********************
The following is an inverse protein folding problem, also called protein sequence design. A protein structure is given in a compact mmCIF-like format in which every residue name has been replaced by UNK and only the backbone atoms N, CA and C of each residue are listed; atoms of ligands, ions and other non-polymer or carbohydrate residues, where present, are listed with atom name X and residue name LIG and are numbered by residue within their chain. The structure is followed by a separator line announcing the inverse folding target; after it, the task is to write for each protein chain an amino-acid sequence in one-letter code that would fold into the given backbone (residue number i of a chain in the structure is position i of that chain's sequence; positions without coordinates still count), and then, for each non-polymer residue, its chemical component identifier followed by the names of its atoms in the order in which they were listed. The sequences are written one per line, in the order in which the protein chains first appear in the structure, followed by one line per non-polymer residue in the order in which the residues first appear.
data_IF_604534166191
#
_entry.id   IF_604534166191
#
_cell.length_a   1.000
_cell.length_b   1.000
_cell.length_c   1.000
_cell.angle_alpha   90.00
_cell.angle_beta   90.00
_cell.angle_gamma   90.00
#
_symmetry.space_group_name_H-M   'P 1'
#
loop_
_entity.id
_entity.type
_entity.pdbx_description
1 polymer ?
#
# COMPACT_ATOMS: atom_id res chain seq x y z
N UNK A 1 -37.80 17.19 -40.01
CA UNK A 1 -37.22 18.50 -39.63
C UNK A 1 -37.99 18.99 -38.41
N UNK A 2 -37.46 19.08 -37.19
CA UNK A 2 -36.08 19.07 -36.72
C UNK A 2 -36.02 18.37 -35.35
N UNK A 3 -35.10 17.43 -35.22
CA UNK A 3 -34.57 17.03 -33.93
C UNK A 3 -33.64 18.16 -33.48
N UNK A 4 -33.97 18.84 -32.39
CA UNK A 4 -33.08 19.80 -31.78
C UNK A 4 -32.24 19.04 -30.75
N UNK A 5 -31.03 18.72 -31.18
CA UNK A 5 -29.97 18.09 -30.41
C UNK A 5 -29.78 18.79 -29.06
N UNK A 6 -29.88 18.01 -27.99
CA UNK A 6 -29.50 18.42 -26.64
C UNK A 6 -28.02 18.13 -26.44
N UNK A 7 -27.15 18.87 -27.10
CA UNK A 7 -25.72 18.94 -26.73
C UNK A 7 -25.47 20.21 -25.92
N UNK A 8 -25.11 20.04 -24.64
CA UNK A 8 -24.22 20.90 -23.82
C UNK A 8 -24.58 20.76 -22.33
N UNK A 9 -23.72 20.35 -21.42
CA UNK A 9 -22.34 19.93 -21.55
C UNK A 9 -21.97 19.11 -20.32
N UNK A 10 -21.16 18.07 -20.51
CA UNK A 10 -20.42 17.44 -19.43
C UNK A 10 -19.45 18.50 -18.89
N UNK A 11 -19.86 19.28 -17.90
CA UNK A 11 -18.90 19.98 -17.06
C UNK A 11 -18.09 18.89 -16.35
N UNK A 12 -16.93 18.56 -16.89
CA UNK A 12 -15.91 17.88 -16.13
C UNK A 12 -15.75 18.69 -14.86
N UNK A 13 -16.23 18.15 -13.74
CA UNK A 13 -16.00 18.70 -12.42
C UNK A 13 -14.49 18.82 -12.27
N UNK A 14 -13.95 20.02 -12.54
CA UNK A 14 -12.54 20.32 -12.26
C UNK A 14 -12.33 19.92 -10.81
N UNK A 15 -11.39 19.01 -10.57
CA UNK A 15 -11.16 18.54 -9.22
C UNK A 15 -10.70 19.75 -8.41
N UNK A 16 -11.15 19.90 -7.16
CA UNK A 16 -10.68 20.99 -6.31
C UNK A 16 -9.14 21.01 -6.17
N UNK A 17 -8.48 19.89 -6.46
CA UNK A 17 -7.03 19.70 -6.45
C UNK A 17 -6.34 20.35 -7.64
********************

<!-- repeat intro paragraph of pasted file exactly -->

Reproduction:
The following is an inverse protein folding problem, also called protein sequence design. A protein structure is given in a compact mmCIF-like format in which every residue name has been replaced by UNK and only the backbone atoms N, CA and C of each residue are listed; atoms of ligands, ions and other non-polymer or carbohydrate residues, where present, are listed with atom name X and residue name LIG and are numbered by residue within their chain. The structure is followed by a separator line announcing the inverse folding target; after it, the task is to write for each protein chain an amino-acid sequence in one-letter code that would fold into the given backbone (residue number i of a chain in the structure is position i of that chain's sequence; positions without coordinates still count), and then, for each non-polymer residue, its chemical component identifier followed by the names of its atoms in the order in which they were listed. The sequences are written one per line, in the order in which the protein chains first appear in the structure, followed by one line per non-polymer residue in the order in which the residues first appear.